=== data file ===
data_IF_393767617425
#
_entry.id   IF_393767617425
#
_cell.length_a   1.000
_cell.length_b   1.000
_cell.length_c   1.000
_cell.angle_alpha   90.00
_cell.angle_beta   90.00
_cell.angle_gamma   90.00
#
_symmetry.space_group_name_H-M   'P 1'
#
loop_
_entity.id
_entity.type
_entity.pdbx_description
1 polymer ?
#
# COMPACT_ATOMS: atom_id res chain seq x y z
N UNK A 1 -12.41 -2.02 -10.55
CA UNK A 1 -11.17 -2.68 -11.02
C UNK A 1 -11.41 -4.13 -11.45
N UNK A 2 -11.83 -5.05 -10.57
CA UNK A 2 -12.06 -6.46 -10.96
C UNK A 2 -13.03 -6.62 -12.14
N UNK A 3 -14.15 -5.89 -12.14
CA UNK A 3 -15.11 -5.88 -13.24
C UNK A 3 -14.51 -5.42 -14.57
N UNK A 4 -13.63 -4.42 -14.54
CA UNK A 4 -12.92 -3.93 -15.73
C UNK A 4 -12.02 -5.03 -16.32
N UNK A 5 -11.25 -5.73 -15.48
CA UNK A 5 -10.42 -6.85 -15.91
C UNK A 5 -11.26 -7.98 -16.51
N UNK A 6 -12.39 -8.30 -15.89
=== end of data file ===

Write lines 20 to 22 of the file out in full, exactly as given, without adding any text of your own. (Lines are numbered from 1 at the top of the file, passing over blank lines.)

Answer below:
# COMPACT_ATOMS: atom_id res chain seq x y z
N UNK A 1 -12.41 -2.02 -10.55
CA UNK A 1 -11.17 -2.68 -11.02